If John Lennon's tongue was not necessarily always embedded in his cheek then his speaking-voice could invariably give the impression it was at least jabbing towards that general direction.
His She Loves You intro, approaching the end of the melded set making up The Beatles Live At The Hollywood Bowl - newly-reinvigorated at Abbey Road and given a first CD/digital release - is not quite up there with that "and the rest of you, if you'd just rattle your jewellery" crack at the Palladium.
In fact, it may be that to hear more of his habitually sarky drawl in this is to underestimate even the most cynical Beatle's authentic wonder: look at just how much had been done in those few months between '63 Beatlemania erupting and '64 Beatlemania not so much consolidating as surging even further.
Few can have imagined packing, let alone actually go on to cram, just so many careers into mere years as the Fab Four had already done and would continue. Count 'em: singles, albums, films, gig-a-day tours, TV and radio factory lines, and the little matter of prolifically, inventively not-so-simply songwriting throughout.
This "new" album might well prompt mere shrugs from many outside that (hefty enough) Beatle-obsessive demographic.
And yet after the Anthology bootleg rounds-ups of the Nineties, the sweeping Mono and Stereo remasters of the past decade along with the mixed pleasures of Let It Be Naked, Love and Yellow Submarine Songtrack, the too-much-unloved live album sneaked out in 1977 now gets its belated turn.
The lately-late Sir George Martin was defensively apologetic about its sonic integrity even writing his sleevenotes in 1977, conscious of the constant audience screams as he warned buyers: "It may be a poor substitute for the reality of those times, but it is now all there is."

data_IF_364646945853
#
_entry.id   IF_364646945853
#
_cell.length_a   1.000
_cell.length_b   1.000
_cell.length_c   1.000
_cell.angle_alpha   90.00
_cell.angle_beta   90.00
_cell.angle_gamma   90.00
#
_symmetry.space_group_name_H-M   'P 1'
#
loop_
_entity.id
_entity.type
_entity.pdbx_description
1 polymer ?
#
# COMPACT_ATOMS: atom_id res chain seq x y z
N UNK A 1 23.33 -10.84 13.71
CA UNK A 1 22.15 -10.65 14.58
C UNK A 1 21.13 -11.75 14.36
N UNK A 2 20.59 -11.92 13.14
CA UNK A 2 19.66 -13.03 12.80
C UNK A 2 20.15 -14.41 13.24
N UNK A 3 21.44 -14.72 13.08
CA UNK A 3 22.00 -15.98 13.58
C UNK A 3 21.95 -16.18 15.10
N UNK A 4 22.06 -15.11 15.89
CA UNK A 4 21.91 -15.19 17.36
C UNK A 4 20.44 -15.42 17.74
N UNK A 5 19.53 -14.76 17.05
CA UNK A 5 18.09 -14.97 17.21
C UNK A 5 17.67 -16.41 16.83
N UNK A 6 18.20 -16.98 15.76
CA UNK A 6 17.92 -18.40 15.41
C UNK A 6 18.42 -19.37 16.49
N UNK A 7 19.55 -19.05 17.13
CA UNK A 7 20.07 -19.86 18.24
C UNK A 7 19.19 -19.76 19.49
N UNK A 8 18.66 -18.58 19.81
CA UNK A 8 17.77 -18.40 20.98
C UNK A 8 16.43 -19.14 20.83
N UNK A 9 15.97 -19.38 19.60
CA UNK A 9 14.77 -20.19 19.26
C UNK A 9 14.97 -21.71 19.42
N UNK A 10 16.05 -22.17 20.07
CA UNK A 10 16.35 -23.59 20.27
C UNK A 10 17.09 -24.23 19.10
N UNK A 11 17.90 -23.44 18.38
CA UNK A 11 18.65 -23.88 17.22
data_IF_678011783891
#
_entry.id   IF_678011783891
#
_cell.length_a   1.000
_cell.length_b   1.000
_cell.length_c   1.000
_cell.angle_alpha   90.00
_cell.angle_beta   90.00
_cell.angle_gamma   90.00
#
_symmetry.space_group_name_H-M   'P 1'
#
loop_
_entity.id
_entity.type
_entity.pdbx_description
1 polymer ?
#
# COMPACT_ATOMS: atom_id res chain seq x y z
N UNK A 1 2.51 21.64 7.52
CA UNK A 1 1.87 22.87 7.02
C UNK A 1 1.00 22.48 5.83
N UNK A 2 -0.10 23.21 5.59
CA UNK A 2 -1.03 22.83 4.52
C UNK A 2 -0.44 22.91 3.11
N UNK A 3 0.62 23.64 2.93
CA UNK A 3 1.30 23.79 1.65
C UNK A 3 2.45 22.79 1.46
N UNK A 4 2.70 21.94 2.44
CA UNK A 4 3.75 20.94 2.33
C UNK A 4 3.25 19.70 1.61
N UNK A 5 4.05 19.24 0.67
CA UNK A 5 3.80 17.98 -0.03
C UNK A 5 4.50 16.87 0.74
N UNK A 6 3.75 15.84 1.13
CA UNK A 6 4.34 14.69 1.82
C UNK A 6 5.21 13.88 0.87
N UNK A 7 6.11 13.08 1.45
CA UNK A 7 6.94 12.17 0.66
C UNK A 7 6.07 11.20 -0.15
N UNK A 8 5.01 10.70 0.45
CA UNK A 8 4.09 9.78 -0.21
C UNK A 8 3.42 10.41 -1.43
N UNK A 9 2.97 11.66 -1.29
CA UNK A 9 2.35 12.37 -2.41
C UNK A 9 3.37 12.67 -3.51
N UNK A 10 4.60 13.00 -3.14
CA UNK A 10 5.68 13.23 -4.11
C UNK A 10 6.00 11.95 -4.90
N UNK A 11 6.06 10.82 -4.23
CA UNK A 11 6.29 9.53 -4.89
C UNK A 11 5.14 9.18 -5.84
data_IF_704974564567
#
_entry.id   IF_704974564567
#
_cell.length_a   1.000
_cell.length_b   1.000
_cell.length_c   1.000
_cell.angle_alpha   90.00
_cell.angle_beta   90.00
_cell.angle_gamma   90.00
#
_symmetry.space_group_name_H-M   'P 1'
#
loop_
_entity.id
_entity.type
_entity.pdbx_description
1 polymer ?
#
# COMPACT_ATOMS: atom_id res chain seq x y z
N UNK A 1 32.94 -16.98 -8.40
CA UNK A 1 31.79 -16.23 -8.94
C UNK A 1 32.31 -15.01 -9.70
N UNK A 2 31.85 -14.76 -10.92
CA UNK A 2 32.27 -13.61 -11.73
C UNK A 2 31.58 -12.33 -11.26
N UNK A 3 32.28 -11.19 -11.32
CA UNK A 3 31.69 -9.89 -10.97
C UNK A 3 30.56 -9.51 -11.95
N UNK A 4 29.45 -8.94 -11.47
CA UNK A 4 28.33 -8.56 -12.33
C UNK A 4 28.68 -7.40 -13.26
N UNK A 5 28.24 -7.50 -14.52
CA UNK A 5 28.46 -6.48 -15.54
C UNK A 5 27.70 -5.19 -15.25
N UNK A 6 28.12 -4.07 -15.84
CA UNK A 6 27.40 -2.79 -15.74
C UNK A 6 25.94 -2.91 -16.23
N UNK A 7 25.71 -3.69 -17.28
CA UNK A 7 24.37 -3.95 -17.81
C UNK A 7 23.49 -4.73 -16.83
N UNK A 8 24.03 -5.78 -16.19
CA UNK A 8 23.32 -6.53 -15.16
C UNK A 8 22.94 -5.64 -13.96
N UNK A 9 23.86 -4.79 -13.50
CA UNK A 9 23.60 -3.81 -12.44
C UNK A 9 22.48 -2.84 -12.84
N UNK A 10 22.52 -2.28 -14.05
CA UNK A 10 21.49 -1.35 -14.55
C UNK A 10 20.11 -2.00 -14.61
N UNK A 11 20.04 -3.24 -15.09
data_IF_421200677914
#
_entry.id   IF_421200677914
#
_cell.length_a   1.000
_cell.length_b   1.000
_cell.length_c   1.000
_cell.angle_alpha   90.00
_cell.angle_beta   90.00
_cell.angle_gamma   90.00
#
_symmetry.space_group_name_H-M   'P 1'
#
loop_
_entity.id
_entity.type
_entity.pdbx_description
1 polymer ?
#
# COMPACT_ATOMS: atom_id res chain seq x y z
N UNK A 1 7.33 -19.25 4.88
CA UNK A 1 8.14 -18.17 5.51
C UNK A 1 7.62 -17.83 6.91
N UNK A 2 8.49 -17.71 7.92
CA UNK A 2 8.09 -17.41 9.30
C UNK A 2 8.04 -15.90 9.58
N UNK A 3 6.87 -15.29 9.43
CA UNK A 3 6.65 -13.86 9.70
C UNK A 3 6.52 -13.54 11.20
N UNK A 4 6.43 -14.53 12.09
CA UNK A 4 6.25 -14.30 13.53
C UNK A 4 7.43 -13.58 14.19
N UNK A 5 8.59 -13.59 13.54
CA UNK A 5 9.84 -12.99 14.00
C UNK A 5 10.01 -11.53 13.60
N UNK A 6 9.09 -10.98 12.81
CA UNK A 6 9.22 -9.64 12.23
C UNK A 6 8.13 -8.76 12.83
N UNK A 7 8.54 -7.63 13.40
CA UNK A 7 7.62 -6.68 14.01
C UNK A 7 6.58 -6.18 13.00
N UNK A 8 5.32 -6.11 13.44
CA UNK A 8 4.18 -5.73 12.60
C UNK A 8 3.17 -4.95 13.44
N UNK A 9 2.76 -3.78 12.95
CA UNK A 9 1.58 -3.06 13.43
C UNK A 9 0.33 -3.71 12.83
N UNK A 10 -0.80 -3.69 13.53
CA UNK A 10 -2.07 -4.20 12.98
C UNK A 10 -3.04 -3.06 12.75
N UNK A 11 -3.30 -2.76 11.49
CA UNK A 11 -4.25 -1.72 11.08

Ah, but was it? His son Giles - fresh from such new generation-enthusing stuff as Love and Beatles: Rock Band - has been hard at work with Abbey Road engineers, using new tech to separate out frequencies so even a snare and a scream can be taken apart before being put back better together.
And, well, the new LP does pack a punch. The Beatles - the four musicians the world was turning out to see, scream at and, third on the list, maybe even hear - do put up a fairer fight against the white din all-surrounding.
As a single-focus Beatles fan of the late-Eighties, collecting what new cassettes he could depending on what pocket money had been scrimped and saved, any album was not only "new" one but an instantly beloved incessant listen.
Complaints there clearly were about the unsatisfactory sound quality of the shriekish Bowl performances just never registered here - perhaps because a simultaneous purchase was that fellow/arch rival 1977-release, the 1962 Star Club recordings which are thrilling but for how muffled they are. (And the Bowl tape would always be preferred by parents when given access to the car player, in preference to the Hamburg tape for its sound quality but also perhaps the earlier gig's misprounced intro to a song they called Shimmy Shimmy, listed on the inlay card as Shimmy Shake and actually called I Wish I Could Shimmy Like My Sister Kate, or released as Shimmy Like Kate by the Olympics...)
Yet now, after G. Martin Jnr and his allies have put the Bowl tapes through even more painstaking processes albeit with far more developed technology than his dad could dream of, this album arrives sounding cleaner and clearer, while still raw enough.
Yes, the first thing to be heard are those screams, as if deliberately choreographed by enemies intent on sabotaging the show. But somehow the instruments emerge triumphant: Ringo's swinging more than thudding offbeat, like a rigorous military parade opting not to march but hop instead. Paul's pulsating, loping bass lines. George indulging himself in skittish while precise enough countrified riffing. John crunching down on his Rickenbacker, hoarsely yet authoritatively hollering down his main mic.